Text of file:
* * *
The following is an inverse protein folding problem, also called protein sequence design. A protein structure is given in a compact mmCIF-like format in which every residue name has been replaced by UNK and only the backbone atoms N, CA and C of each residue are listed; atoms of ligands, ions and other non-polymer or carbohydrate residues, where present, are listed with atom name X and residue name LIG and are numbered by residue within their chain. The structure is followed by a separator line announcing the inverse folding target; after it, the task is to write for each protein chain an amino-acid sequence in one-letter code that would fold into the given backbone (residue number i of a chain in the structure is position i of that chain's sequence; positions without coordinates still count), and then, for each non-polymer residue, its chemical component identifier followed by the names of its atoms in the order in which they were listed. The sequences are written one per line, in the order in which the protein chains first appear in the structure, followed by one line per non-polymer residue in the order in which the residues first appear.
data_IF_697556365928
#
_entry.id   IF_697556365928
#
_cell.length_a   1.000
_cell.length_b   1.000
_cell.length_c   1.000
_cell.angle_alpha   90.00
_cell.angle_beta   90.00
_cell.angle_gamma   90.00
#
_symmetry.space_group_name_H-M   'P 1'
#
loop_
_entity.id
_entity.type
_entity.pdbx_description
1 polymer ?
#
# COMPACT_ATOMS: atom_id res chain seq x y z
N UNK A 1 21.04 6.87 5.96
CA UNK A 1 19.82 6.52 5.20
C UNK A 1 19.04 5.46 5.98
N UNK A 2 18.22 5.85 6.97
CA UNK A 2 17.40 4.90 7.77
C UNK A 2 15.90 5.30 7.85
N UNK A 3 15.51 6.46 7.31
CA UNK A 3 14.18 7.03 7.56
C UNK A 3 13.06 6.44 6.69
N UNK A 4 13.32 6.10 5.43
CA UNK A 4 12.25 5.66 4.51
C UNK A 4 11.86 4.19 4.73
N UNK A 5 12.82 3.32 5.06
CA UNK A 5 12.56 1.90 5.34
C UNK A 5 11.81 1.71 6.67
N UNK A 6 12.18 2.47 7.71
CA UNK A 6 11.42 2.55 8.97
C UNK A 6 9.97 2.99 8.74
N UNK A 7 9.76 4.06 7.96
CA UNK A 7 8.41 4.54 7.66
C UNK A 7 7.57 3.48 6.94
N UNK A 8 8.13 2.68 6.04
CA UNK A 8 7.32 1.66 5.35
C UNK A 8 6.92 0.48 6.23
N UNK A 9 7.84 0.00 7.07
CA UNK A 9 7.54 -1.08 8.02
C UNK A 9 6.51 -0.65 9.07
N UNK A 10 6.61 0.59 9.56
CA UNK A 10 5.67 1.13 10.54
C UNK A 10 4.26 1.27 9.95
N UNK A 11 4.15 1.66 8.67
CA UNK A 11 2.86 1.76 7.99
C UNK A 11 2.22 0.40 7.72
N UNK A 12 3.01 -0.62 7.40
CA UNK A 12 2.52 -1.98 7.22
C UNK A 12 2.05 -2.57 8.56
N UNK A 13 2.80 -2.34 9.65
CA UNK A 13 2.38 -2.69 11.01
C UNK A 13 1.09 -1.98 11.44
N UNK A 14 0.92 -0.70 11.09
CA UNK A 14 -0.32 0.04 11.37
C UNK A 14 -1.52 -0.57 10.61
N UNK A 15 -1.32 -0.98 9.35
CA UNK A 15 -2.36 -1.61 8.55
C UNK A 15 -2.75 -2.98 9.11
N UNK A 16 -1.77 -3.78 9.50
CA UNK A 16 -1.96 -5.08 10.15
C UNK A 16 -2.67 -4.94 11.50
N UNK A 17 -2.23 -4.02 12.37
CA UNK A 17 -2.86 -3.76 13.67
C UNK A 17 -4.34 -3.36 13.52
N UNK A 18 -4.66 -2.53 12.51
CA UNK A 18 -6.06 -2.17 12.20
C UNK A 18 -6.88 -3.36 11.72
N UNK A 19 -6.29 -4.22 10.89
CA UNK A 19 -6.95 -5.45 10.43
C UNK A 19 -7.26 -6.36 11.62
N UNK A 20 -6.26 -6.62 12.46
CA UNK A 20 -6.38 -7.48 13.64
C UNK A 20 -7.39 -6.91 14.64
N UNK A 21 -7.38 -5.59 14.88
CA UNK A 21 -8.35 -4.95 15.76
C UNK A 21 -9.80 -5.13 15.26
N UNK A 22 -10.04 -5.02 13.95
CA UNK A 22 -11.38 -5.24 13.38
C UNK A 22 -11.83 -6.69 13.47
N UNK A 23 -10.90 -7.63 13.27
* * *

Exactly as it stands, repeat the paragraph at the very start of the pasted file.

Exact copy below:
The following is an inverse protein folding problem, also called protein sequence design. A protein structure is given in a compact mmCIF-like format in which every residue name has been replaced by UNK and only the backbone atoms N, CA and C of each residue are listed; atoms of ligands, ions and other non-polymer or carbohydrate residues, where present, are listed with atom name X and residue name LIG and are numbered by residue within their chain. The structure is followed by a separator line announcing the inverse folding target; after it, the task is to write for each protein chain an amino-acid sequence in one-letter code that would fold into the given backbone (residue number i of a chain in the structure is position i of that chain's sequence; positions without coordinates still count), and then, for each non-polymer residue, its chemical component identifier followed by the names of its atoms in the order in which they were listed. The sequences are written one per line, in the order in which the protein chains first appear in the structure, followed by one line per non-polymer residue in the order in which the residues first appear.